My Sunday School class is currently studying wisdom. I've long agreed with Solomon about the value of wisdom, and been thankful for the Bible promise that God will give it to us if we ask for it (James 1:5). (There aren't many guarantees like that in the Bible!) I've always imagined God essentially waving a wand over my head, imparting the wisdom I need for each situation. But that's not how it works. Just like all other growth in the Christian life, gaining wisdom is a process, and that fact continues to confound and frustrate me. It also awes me, because it implies that God's ultimate goal for His people isn’t insta-perfection, or blind robotic obedience. If that were the case, He could give us all the wisdom and sanctification we need in one swoop. My default assumption is that God is primarily looking for maximum performance and efficiency in my life. But if He expects me to walk a straight line from A to B, why has He led me down a long, winding side road where I can only see the path directly in front of me? If He expects me to correctly interpret every word of the Bible, why won't He just download the knowledge into my brain, like Trinity in The Matrix?
When these frustrations start to spread and permeate my life, I feel like God is working against me, even mocking me. The only explanation is that the detours and struggles are supposed to be there. They're part of a process that makes us more whole and more human. That doesn't make sense if you believe in a God who's only concerned with results. But wisdom, knowledge, and "correct" living aren't everything. God cares more about our hearts and about us as individuals. He wants us to learn and grow in relationship with Him, and that takes time and work.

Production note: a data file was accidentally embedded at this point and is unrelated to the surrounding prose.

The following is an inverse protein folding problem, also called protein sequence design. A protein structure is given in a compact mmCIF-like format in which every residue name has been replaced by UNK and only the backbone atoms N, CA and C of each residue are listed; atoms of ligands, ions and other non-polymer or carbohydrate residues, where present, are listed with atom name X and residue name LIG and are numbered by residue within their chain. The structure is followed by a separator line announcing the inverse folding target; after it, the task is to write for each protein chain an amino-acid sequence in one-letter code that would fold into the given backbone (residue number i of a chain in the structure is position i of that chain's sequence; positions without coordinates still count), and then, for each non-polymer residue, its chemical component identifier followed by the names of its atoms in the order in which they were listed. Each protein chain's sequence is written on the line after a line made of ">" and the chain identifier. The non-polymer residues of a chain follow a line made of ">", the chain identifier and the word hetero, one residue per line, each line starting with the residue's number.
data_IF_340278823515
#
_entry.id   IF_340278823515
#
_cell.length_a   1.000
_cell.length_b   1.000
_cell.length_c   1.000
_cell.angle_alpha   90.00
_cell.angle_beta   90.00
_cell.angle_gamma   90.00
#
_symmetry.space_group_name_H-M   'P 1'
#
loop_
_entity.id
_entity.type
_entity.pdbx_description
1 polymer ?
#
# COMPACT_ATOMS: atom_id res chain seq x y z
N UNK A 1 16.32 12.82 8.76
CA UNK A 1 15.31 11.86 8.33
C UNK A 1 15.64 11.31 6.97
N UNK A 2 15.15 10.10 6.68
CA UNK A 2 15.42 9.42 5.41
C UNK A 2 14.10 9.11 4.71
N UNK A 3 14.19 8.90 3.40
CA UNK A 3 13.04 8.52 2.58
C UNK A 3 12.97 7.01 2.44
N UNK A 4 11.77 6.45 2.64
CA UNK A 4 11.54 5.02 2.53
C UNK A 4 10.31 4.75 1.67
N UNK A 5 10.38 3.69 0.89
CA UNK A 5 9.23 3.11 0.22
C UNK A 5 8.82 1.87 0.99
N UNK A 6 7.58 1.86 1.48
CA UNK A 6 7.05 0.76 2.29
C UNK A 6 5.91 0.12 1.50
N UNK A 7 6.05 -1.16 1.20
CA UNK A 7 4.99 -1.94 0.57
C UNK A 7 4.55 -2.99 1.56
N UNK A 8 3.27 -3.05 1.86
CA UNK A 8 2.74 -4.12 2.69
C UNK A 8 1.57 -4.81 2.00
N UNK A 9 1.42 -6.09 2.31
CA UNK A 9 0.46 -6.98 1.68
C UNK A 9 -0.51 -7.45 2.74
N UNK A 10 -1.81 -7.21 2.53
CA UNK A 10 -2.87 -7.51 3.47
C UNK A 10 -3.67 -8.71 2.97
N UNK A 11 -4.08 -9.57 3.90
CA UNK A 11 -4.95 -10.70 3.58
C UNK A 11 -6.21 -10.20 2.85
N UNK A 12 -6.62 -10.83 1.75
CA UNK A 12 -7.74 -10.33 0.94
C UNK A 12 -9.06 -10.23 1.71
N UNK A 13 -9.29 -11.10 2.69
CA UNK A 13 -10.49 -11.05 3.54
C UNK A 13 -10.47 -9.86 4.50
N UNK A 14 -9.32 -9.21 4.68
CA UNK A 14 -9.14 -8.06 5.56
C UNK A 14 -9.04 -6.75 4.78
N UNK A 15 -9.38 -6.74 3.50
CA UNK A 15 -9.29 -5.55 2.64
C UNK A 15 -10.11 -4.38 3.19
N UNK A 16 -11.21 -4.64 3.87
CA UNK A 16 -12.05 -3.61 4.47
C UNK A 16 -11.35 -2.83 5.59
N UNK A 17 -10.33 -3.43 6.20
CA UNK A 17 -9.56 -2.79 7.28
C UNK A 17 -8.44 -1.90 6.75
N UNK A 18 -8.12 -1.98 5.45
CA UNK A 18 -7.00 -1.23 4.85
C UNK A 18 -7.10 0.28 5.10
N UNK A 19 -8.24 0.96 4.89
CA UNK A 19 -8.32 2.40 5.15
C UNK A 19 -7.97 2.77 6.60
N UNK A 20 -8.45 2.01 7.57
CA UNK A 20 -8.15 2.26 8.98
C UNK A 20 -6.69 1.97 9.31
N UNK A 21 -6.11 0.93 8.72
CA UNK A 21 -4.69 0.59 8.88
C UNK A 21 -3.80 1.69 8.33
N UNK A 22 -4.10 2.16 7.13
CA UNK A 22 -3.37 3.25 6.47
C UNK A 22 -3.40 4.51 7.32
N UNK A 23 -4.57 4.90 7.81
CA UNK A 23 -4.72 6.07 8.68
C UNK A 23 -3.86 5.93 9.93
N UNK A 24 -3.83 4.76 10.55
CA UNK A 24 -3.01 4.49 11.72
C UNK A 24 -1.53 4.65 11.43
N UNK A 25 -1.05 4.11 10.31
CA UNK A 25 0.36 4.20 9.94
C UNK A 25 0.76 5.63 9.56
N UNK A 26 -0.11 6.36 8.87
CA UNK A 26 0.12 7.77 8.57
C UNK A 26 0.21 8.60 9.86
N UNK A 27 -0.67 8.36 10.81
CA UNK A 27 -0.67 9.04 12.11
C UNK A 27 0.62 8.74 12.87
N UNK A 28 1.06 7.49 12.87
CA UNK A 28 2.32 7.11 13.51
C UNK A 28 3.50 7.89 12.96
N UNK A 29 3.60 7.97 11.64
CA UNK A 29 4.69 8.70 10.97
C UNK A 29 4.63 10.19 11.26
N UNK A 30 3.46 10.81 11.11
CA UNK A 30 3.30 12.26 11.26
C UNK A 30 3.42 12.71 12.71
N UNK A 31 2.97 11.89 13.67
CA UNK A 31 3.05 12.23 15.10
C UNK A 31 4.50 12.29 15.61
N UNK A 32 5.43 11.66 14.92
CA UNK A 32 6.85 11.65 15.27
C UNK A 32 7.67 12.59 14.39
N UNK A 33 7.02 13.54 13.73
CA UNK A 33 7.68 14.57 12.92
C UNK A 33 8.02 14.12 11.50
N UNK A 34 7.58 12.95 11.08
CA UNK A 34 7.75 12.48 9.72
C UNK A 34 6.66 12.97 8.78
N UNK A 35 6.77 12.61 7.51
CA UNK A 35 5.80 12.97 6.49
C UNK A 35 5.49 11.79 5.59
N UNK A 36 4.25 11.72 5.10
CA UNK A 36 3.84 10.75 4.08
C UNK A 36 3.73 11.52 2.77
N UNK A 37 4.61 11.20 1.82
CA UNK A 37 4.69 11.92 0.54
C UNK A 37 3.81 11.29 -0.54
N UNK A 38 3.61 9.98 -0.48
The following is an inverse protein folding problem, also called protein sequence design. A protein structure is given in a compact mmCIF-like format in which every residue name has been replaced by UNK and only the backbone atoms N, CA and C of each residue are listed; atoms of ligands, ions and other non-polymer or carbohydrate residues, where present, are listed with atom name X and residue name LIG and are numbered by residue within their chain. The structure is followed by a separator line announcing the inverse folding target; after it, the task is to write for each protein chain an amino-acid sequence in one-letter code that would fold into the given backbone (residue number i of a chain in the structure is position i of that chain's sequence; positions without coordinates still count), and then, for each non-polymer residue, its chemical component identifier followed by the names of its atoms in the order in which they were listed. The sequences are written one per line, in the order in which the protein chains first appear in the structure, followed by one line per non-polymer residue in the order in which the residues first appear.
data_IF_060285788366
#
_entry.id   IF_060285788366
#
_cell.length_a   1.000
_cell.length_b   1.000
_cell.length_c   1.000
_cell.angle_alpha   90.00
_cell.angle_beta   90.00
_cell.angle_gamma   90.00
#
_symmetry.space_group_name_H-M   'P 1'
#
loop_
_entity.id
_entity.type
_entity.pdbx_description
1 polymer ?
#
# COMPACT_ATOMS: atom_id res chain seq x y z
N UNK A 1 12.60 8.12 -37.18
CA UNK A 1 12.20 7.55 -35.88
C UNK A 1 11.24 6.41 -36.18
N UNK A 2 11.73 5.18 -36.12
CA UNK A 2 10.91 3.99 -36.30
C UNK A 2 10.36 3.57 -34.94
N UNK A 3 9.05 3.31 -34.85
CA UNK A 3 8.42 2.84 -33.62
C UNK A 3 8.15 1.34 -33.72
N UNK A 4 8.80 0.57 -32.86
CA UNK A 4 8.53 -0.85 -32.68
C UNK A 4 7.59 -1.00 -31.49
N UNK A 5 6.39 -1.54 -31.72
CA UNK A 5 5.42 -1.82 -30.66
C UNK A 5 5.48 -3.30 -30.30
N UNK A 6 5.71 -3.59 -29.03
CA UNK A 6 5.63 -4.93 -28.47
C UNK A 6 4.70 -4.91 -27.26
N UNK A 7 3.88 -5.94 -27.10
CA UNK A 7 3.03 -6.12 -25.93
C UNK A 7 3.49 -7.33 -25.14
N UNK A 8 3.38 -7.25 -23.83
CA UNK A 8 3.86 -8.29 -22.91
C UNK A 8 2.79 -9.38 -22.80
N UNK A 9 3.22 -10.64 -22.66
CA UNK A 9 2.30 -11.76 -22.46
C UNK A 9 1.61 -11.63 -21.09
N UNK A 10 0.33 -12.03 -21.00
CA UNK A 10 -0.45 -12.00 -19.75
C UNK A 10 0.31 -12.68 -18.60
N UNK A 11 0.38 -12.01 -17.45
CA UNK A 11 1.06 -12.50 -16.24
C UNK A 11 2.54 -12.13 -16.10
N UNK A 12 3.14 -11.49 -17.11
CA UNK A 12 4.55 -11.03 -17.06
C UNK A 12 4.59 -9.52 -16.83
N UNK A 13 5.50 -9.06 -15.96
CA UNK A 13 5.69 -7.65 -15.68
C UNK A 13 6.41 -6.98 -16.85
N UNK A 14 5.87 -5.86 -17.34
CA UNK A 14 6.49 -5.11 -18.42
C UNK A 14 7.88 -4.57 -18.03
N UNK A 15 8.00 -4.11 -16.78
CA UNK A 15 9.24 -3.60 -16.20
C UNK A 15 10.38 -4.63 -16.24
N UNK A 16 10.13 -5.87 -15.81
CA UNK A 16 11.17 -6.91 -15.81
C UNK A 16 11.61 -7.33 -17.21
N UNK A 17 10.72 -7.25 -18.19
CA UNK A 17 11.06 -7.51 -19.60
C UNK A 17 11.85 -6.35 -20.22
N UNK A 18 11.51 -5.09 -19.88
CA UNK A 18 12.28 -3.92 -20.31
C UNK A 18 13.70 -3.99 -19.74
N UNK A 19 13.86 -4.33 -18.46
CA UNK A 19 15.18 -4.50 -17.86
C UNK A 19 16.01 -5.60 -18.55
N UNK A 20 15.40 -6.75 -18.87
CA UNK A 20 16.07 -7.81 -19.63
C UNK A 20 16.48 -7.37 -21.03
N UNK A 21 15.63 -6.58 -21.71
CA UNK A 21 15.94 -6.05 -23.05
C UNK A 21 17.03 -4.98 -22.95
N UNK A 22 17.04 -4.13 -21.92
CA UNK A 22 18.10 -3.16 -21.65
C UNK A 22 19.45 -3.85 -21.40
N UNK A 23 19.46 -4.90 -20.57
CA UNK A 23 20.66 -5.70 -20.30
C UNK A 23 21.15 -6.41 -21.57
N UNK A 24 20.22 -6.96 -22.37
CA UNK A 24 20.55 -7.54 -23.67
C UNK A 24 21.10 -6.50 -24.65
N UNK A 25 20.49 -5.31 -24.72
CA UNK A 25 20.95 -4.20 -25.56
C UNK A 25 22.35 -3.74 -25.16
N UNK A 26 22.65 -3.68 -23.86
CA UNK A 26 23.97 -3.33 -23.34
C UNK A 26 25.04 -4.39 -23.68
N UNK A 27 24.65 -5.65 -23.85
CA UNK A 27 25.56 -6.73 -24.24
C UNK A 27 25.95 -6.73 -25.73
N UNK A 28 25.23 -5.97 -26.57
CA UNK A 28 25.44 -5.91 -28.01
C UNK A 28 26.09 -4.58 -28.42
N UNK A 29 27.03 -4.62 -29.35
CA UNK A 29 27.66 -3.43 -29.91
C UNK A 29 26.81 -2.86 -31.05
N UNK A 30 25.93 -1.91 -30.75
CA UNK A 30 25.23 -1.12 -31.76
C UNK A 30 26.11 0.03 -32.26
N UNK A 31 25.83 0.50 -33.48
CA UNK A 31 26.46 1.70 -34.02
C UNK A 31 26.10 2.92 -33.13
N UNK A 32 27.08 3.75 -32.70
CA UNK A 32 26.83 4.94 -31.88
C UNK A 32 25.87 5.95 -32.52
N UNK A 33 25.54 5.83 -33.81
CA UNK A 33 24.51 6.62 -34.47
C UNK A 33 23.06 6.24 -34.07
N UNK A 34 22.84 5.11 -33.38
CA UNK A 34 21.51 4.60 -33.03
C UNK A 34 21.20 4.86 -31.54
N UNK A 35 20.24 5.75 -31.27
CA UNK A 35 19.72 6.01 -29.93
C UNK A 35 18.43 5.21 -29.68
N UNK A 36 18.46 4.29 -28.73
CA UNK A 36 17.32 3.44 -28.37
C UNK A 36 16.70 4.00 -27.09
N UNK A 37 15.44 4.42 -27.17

Years ago, during my divorce, I knew I had to go through all the grief and junk instead of avoiding or escaping it. I even posted a Ruth Graham passage about that, which I still think of often. But I didn't realize until recently that the principle applies as much to regular life as to a crisis. Sometimes we feel stuck in our day-to-day circumstances and become frantic to "get ourselves out" (and our culture encourages that attitude). But if your healthy efforts toward change are fruitless, there might be a reason why. My life isn't what I'd hoped it would be by this point, but it helps to think that God is behind that and has a purpose for it, instead of being disappointed in me for not making things happen. I'm trying to regain the open and trusting attitude I used to have – asking God to show me what He wants to teach me in this place, instead of constantly looking for a way out. Taking my discouragement and frustration to Him instead of trying to bury it under mustered-up thankfulness. God isn't worried about how slow my progress is or whether I fit the mold of the perfect Christian woman. He wants me to know Him more than He wants a trophy daughter. I have to keep reminding myself of that.